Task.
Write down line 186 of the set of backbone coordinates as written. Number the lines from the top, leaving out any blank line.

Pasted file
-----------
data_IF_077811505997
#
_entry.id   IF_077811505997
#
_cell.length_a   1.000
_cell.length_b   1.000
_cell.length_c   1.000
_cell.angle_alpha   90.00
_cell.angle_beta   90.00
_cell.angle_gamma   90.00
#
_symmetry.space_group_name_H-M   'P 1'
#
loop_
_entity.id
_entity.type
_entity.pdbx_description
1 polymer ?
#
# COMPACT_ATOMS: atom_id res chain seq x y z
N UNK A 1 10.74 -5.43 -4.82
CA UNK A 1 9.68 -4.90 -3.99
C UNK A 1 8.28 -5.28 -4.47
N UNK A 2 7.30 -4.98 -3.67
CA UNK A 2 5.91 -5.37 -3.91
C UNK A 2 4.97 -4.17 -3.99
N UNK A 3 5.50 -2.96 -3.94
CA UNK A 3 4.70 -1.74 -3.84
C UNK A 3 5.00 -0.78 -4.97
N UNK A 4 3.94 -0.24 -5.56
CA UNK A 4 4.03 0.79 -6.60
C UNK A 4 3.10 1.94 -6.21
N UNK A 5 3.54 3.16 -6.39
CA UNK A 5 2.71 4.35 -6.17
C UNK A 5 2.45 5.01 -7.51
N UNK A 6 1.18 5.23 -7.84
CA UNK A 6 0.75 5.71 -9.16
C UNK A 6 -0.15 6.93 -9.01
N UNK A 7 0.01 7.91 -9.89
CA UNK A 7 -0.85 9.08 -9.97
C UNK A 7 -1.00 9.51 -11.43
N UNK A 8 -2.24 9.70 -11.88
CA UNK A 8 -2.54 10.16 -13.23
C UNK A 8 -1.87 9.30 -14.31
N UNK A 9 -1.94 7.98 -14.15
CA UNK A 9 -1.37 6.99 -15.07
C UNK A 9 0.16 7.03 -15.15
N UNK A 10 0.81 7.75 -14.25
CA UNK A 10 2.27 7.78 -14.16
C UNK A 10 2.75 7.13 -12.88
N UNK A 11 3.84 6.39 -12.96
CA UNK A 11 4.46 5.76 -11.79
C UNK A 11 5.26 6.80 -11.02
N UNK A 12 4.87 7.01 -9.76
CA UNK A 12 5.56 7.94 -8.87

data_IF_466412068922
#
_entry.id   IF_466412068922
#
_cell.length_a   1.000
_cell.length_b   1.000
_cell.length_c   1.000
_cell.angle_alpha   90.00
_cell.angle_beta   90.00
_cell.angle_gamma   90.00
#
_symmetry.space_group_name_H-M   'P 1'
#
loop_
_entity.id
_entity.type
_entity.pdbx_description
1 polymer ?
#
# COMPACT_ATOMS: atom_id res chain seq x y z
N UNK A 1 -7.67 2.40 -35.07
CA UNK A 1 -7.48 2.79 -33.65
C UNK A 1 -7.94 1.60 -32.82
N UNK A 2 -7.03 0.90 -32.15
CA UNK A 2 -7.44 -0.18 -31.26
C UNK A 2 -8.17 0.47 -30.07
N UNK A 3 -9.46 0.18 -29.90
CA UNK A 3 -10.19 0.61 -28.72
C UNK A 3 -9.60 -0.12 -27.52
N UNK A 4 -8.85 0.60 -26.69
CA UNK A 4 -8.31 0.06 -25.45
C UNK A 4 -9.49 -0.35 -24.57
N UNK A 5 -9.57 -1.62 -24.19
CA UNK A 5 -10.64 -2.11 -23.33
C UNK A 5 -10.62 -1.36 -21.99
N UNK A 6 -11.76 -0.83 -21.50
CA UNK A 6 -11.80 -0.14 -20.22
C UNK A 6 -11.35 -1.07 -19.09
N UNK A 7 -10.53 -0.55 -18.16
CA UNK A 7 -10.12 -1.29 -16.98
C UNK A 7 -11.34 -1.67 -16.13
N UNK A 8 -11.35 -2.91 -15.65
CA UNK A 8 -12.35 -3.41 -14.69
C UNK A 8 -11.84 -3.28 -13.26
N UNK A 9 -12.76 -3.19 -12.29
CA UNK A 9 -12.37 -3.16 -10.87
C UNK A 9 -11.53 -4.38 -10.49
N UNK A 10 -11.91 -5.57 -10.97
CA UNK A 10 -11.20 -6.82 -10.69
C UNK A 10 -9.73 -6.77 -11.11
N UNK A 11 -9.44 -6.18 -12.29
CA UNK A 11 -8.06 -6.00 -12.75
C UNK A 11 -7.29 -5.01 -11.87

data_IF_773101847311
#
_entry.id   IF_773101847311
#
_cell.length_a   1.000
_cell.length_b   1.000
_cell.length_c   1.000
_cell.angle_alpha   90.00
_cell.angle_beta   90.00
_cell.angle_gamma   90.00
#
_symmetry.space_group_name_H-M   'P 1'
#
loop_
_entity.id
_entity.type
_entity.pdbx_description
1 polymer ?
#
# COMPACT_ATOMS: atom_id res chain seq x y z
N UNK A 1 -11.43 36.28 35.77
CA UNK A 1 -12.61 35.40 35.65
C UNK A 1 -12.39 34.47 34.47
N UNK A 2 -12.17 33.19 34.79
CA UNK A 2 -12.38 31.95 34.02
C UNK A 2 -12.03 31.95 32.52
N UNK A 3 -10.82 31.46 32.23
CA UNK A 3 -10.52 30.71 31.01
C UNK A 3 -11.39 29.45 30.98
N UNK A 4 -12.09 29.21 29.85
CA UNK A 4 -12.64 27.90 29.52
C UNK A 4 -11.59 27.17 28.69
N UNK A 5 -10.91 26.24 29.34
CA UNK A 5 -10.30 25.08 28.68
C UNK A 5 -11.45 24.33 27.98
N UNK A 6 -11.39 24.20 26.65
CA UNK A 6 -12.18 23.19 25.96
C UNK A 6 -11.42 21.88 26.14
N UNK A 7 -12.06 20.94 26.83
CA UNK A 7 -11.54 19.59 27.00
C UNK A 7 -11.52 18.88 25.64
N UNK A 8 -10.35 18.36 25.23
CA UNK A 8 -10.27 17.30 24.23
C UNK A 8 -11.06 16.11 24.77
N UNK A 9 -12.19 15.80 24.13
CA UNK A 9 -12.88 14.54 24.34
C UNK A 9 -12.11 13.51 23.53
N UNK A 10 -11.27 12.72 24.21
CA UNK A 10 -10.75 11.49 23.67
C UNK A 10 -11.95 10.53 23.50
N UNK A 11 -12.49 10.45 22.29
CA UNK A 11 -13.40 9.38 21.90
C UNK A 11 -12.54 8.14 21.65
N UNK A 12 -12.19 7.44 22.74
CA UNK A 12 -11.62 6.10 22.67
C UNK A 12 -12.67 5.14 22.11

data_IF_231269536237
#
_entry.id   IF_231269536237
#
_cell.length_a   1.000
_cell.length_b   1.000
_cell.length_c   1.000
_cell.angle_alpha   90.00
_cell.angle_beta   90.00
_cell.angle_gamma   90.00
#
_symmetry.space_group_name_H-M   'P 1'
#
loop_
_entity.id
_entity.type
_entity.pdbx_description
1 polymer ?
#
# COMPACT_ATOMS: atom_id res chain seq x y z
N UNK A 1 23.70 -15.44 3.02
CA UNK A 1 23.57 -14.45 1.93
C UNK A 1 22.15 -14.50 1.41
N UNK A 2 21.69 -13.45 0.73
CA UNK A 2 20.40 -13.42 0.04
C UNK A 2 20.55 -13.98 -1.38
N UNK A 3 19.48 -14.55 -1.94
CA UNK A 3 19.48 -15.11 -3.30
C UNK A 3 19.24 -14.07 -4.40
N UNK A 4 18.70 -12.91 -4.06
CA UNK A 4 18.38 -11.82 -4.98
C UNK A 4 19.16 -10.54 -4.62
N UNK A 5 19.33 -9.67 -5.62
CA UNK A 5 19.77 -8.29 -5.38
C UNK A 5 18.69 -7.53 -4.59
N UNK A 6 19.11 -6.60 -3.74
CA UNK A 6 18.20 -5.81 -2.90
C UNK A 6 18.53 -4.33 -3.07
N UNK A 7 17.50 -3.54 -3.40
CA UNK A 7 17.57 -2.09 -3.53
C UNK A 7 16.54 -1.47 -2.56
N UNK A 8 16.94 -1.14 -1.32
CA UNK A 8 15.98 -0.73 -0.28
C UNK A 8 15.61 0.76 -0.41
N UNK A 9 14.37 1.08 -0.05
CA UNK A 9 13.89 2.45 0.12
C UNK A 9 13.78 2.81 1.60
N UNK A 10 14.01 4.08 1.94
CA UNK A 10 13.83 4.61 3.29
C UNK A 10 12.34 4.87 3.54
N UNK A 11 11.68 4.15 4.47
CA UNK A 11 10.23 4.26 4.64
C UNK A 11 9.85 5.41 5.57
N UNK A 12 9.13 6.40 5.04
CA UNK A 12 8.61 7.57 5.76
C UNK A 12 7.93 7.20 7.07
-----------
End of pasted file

CA UNK A 1 23.57 -14.45 1.93